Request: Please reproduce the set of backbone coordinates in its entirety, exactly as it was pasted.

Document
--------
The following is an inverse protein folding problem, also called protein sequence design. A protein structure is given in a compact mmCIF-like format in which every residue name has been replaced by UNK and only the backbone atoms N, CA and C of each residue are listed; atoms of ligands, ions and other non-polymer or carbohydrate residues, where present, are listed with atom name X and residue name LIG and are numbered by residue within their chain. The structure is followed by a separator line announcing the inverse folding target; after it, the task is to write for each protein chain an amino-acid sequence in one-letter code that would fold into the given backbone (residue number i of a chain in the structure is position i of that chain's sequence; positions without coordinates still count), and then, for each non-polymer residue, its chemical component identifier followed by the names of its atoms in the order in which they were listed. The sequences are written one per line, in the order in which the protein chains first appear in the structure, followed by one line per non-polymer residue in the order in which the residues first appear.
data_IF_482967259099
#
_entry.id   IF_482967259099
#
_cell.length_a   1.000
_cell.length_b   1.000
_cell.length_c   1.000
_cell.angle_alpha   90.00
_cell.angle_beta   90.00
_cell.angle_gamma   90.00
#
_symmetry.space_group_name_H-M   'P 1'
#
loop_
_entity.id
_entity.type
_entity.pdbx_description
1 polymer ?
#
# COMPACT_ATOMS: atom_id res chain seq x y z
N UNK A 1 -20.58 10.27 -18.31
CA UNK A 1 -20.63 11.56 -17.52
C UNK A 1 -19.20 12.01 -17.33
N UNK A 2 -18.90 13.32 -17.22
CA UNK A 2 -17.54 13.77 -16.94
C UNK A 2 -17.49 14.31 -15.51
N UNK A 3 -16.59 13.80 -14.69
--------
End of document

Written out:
The following is an inverse protein folding problem, also called protein sequence design. A protein structure is given in a compact mmCIF-like format in which every residue name has been replaced by UNK and only the backbone atoms N, CA and C of each residue are listed; atoms of ligands, ions and other non-polymer or carbohydrate residues, where present, are listed with atom name X and residue name LIG and are numbered by residue within their chain. The structure is followed by a separator line announcing the inverse folding target; after it, the task is to write for each protein chain an amino-acid sequence in one-letter code that would fold into the given backbone (residue number i of a chain in the structure is position i of that chain's sequence; positions without coordinates still count), and then, for each non-polymer residue, its chemical component identifier followed by the names of its atoms in the order in which they were listed. The sequences are written one per line, in the order in which the protein chains first appear in the structure, followed by one line per non-polymer residue in the order in which the residues first appear.
data_IF_482967259099
#
_entry.id   IF_482967259099
#
_cell.length_a   1.000
_cell.length_b   1.000
_cell.length_c   1.000
_cell.angle_alpha   90.00
_cell.angle_beta   90.00
_cell.angle_gamma   90.00
#
_symmetry.space_group_name_H-M   'P 1'
#
loop_
_entity.id
_entity.type
_entity.pdbx_description
1 polymer ?
#
# COMPACT_ATOMS: atom_id res chain seq x y z
N UNK A 1 -20.58 10.27 -18.31
CA UNK A 1 -20.63 11.56 -17.52
C UNK A 1 -19.20 12.01 -17.33
N UNK A 2 -18.90 13.32 -17.22
CA UNK A 2 -17.54 13.77 -16.94
C UNK A 2 -17.49 14.31 -15.51
N UNK A 3 -16.59 13.80 -14.69